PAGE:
A long-term analysis by a top regulator has highlighted a number of problems that could lead to more blackouts and supply shortages in the US electricity grid over the next decade.
According to the North American Electric Reliability Corporation (NERC), a nonprofit organization that regularly monitors the grid and provides timely recommendations for increasing reliability, large areas of the U.S. are at or above the peak, according to its annual Long-Term Reliability Assessment (LTRA) report. The risk of impotence. The report says one big issue facing the grid is that utility companies are too quick to phase out existing fossil fuel power without ensuring adequate replacement sources are available.
“Parts of the North American bulk power system face resource capacity or power risks as of the summer of 2023,” the report said.
“Whereas capacity deficiencies are considered, most generator retirements have not yet been replaced,” he continued. “While some areas have sufficient capacity resources, energy constraints and unavailable generation in certain conditions (eg, low winds, high and prolonged cold weather) can result in an inability to meet all robust needs.”
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The LTRA report found that California and large parts of the Midwest and South are at risk of severe electricity shortages between 2023 and 2027. Texas, the Northeast, and the West are at high risk, meaning they could experience blackouts under severe conditions.
In addition to early retirement, the assessment found, the U.S. grid systems are vulnerable to extreme weather events and are not fully prepared for transportation, space heating and other sectors that can increase electricity demand.
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While NERC advocates transitioning the grid to cleaner energy sources like wind and solar, the group warns that not making the transition right could result in significant drops in reliability across the country.
“The two main themes that came out of our report this year are the ability to manage the pace of change and transition, and how new resources can provide sufficient power as they replace retiring generation services,” said John Mora, NERC’s Director of Reliability Assessment and Performance Analysis. He told reporters on a media call on Thursday.
“In other words, we need to manage the pace of the changing resource mix to adequately plan and operate the bulk energy system,” he added.
As natural gas and coal generation retirements are expected to outpace green energy development, the LTRA report highlighted how the Midwest independent system operator, which dominates much of the Midwest, is leading the way for future shortfalls.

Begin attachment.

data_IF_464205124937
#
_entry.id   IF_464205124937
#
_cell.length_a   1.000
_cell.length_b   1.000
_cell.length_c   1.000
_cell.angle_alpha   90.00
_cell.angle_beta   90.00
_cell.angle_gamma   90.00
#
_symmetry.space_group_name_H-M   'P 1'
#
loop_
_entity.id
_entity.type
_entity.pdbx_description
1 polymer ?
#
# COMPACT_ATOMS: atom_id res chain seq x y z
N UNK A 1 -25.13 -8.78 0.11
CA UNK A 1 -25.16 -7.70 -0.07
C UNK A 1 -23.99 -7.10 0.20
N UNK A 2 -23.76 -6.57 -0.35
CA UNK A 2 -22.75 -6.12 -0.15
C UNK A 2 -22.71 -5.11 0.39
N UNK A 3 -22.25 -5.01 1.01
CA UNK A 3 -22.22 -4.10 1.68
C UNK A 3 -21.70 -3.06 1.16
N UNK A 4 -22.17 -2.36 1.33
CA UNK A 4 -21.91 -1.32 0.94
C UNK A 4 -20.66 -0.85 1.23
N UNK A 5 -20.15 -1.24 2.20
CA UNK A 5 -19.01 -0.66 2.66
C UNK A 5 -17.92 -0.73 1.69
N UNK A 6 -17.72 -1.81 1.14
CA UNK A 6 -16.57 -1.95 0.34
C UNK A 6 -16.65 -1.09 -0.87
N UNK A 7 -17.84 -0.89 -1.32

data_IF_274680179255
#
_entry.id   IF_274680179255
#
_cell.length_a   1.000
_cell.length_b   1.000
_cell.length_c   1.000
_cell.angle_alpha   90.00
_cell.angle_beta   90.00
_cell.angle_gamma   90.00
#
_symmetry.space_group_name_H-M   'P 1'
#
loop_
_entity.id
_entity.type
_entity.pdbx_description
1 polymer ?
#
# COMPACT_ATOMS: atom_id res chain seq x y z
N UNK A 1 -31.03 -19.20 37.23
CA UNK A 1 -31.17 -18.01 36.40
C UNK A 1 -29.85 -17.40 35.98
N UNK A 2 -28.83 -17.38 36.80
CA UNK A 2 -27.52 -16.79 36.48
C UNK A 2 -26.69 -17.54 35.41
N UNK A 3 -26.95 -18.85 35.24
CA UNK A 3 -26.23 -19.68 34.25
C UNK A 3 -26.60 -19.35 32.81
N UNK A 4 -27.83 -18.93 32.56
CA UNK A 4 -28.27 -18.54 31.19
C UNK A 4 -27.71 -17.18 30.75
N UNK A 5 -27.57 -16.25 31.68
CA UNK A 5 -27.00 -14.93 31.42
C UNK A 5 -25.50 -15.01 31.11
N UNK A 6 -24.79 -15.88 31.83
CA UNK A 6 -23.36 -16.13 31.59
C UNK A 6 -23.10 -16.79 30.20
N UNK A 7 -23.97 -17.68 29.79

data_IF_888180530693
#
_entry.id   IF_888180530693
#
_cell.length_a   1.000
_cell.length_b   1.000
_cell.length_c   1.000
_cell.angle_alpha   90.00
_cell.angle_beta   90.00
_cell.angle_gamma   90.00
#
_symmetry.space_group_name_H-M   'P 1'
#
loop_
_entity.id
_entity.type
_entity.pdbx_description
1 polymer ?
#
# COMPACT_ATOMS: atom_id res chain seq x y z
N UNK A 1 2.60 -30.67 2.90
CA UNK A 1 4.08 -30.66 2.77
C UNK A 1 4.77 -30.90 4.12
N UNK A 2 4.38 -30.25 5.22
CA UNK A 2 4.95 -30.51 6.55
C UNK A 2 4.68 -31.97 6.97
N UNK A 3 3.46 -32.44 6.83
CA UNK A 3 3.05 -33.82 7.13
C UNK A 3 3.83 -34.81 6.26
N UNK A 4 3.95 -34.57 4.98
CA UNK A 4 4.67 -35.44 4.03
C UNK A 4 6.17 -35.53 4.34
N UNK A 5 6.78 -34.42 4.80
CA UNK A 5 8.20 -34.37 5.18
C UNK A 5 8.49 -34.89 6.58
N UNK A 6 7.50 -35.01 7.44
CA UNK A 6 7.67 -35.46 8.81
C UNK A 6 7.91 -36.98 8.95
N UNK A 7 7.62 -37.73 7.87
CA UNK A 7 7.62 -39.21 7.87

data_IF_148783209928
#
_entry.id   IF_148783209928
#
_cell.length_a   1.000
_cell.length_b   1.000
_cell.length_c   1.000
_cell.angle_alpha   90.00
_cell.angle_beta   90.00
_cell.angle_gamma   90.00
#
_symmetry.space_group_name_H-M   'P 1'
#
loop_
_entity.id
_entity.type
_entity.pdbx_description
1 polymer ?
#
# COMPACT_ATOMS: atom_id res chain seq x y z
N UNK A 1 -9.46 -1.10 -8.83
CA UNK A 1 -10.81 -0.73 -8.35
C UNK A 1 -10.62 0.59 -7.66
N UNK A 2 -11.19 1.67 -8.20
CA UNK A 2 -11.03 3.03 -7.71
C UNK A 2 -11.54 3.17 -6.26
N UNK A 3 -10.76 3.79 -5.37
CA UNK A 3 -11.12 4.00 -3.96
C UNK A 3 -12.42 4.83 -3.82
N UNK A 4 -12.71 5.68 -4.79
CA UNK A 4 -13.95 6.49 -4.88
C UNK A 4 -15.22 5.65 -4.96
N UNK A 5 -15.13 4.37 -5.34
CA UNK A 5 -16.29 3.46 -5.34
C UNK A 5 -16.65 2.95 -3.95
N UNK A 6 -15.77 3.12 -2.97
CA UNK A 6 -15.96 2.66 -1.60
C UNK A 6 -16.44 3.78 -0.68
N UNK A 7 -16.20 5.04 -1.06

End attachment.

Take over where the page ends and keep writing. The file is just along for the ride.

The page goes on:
In another example, NERC concluded that natural gas pipeline transportation shortages in New England could create supply shortages in the coming years.
And the report warned that California’s power plant retirement could cause further problems.
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“There’s an additional 22 gigawatts of generation that could be retired in the next five years, and in many cases,” said Mark Olsen, NERC’s manager of reliability assessments.
“This underscores the importance of robust planning processes to manage retirement rates and prevent risk and maintain system reliability and essential reliable services that maintain system redundancy and stability,” Olson said.
Meanwhile, federal and state lawmakers have pushed policies to shift the grid from one dependent primarily on fossil fuels like natural gas and coal to one more dependent on clean energy like wind and solar power. At the same time, lawmakers have supported the expansion of electric vehicles, which will increase demand on the grid.
However, experts have warned that rushing such a transition can cause serious harm to consumers.
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Former Federal Energy Regulatory Commission Chairman Neil Chatterjee previously told Fox News Digital that “the Biden administration has pursued policies to aggressively move away from fossil fuel generation from the get-go.”
“I’m very excited about the energy transition and I believe there are huge benefits for the American people from the energy transition, but there are some people in the administration who are going to skip the transition part of the energy transition and walk away dramatically. There’s an important generation that we need.”